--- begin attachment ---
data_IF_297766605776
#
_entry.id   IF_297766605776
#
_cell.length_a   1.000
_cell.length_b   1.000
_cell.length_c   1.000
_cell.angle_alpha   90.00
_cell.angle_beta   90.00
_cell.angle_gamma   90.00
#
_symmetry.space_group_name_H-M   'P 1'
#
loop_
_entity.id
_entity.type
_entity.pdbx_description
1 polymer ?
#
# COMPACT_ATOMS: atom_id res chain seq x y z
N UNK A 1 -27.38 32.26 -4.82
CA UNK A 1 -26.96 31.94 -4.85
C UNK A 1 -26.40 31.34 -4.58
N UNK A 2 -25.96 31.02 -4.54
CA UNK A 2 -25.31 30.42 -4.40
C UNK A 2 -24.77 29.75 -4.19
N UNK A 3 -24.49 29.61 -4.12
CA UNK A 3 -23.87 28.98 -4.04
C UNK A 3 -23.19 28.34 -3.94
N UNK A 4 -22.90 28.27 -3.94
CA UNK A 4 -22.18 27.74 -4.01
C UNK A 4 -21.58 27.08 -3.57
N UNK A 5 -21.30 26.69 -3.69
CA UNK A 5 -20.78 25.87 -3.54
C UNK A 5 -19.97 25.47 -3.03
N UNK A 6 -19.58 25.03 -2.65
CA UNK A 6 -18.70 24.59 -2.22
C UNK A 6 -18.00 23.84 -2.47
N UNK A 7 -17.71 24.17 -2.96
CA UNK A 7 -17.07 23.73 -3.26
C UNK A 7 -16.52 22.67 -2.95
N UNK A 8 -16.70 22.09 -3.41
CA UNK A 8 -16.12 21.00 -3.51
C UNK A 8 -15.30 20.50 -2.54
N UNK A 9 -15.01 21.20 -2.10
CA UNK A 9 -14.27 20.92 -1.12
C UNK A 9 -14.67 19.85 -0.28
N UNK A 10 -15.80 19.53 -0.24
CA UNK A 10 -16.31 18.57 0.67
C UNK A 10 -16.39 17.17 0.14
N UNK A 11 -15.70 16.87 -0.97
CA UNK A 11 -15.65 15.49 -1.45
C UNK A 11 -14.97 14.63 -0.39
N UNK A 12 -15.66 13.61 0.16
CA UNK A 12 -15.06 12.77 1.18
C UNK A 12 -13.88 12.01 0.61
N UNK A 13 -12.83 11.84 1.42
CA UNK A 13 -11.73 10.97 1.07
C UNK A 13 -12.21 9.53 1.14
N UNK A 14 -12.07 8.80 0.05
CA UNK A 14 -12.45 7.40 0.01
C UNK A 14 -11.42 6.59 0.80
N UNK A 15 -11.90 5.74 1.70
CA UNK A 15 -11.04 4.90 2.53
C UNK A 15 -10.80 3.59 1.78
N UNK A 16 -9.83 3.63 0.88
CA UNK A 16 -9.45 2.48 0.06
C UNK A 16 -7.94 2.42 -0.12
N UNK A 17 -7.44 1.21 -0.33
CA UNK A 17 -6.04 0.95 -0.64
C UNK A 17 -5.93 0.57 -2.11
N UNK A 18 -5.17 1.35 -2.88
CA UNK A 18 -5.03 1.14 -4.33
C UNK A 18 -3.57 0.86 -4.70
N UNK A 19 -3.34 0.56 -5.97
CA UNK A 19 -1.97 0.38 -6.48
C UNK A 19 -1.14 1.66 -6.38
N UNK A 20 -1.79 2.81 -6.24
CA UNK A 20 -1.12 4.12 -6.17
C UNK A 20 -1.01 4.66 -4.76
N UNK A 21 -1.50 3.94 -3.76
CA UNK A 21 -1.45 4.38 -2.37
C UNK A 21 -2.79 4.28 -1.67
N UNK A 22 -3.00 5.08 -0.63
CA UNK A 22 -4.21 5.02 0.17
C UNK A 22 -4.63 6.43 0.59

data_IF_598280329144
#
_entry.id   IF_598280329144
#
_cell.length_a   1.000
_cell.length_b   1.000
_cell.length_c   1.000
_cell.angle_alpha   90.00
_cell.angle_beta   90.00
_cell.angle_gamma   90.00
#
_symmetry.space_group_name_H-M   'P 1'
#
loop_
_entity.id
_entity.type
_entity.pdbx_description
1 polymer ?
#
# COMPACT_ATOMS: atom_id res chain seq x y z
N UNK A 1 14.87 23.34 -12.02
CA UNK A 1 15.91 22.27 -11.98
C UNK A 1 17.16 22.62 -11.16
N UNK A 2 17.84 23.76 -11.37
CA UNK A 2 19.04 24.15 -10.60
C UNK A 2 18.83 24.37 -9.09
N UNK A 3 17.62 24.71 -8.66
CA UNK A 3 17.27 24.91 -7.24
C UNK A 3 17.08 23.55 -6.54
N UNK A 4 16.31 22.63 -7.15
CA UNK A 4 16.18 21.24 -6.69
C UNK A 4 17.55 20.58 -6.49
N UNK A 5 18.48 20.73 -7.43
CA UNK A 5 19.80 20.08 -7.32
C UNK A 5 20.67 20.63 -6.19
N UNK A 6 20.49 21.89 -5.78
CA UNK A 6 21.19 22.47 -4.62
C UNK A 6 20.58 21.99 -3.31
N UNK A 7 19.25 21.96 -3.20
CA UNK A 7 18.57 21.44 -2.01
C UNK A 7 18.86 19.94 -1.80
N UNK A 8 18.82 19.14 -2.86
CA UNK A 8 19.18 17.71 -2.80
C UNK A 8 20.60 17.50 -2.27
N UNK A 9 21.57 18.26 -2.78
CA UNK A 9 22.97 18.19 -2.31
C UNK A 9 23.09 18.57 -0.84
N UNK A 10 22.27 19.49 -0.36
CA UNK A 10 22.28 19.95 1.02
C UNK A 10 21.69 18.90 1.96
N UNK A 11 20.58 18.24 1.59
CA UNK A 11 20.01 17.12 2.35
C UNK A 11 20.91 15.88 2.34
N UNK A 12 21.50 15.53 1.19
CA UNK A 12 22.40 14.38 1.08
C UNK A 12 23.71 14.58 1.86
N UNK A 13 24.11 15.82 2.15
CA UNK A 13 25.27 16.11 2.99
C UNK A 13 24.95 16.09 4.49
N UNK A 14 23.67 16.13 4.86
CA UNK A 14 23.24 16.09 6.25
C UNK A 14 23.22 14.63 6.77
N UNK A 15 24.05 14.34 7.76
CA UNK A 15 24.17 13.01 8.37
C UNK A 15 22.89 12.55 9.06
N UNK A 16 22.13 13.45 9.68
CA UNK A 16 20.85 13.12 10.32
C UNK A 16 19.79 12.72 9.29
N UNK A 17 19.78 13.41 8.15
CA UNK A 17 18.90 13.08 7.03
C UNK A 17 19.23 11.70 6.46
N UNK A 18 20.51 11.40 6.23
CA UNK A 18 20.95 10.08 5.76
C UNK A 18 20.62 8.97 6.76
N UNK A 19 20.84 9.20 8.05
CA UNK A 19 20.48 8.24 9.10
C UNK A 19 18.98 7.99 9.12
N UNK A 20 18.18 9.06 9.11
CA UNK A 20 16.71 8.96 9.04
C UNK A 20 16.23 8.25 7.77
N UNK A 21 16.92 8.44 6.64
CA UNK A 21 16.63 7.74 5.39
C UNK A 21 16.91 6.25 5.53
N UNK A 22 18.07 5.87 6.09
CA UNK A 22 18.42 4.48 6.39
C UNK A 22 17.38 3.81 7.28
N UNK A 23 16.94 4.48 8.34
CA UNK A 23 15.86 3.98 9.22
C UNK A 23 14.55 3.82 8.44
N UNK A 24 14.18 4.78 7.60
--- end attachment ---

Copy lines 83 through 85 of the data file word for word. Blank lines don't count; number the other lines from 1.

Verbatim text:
C UNK A 21 -2.79 4.28 -1.67
N UNK A 22 -3.00 5.08 -0.63
CA UNK A 22 -4.21 5.02 0.17